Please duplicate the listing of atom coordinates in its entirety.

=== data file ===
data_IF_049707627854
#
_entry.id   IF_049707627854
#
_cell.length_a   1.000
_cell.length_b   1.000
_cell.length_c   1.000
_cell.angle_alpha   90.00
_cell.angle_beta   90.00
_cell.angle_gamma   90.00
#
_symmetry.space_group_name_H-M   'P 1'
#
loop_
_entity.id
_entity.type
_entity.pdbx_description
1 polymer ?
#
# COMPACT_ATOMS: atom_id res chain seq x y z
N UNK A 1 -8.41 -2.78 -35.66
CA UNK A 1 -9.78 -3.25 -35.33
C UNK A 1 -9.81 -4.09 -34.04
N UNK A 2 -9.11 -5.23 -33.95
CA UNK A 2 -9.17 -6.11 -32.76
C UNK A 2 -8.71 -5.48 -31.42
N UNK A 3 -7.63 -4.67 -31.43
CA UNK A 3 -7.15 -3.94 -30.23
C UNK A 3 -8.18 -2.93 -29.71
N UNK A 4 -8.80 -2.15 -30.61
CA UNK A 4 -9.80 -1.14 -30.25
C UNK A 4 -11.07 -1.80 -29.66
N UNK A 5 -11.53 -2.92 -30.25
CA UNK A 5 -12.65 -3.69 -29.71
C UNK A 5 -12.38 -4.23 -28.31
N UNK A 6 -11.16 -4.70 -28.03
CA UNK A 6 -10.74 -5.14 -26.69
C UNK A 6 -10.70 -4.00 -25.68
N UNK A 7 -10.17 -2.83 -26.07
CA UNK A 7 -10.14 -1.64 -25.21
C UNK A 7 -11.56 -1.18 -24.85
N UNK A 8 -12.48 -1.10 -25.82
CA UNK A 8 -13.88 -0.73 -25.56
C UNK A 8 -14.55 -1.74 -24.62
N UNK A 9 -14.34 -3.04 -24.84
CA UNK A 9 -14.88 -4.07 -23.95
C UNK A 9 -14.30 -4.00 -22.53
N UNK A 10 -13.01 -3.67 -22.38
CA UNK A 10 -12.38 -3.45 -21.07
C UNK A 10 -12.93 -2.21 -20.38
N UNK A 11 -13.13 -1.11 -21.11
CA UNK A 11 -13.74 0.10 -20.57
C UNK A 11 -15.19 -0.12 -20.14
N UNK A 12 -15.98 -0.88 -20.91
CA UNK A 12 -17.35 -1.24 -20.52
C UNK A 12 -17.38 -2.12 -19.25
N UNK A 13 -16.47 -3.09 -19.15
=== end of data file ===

data_IF_049707627854
#
_entry.id   IF_049707627854
#
_cell.length_a   1.000
_cell.length_b   1.000
_cell.length_c   1.000
_cell.angle_alpha   90.00
_cell.angle_beta   90.00
_cell.angle_gamma   90.00
#
_symmetry.space_group_name_H-M   'P 1'
#
loop_
_entity.id
_entity.type
_entity.pdbx_description
1 polymer ?
#
# COMPACT_ATOMS: atom_id res chain seq x y z
N UNK A 1 -8.41 -2.78 -35.66
CA UNK A 1 -9.78 -3.25 -35.33
C UNK A 1 -9.81 -4.09 -34.04
N UNK A 2 -9.11 -5.23 -33.95
CA UNK A 2 -9.17 -6.11 -32.76
C UNK A 2 -8.71 -5.48 -31.42
N UNK A 3 -7.63 -4.67 -31.43
CA UNK A 3 -7.15 -3.94 -30.23
C UNK A 3 -8.18 -2.93 -29.71
N UNK A 4 -8.80 -2.15 -30.61
CA UNK A 4 -9.80 -1.14 -30.25
C UNK A 4 -11.07 -1.80 -29.66
N UNK A 5 -11.53 -2.92 -30.25
CA UNK A 5 -12.65 -3.69 -29.71
C UNK A 5 -12.38 -4.23 -28.31
N UNK A 6 -11.16 -4.70 -28.03
CA UNK A 6 -10.74 -5.14 -26.69
C UNK A 6 -10.70 -4.00 -25.68
N UNK A 7 -10.17 -2.83 -26.07
CA UNK A 7 -10.14 -1.64 -25.21
C UNK A 7 -11.56 -1.18 -24.85
N UNK A 8 -12.48 -1.10 -25.82
CA UNK A 8 -13.88 -0.73 -25.56
C UNK A 8 -14.55 -1.74 -24.62
N UNK A 9 -14.34 -3.04 -24.84
CA UNK A 9 -14.88 -4.07 -23.95
C UNK A 9 -14.30 -4.00 -22.53
N UNK A 10 -13.01 -3.67 -22.38
CA UNK A 10 -12.38 -3.45 -21.07
C UNK A 10 -12.93 -2.21 -20.38
N UNK A 11 -13.13 -1.11 -21.11
CA UNK A 11 -13.74 0.10 -20.57
C UNK A 11 -15.19 -0.12 -20.14
N UNK A 12 -15.98 -0.88 -20.91
CA UNK A 12 -17.35 -1.24 -20.52
C UNK A 12 -17.38 -2.12 -19.25
N UNK A 13 -16.47 -3.09 -19.15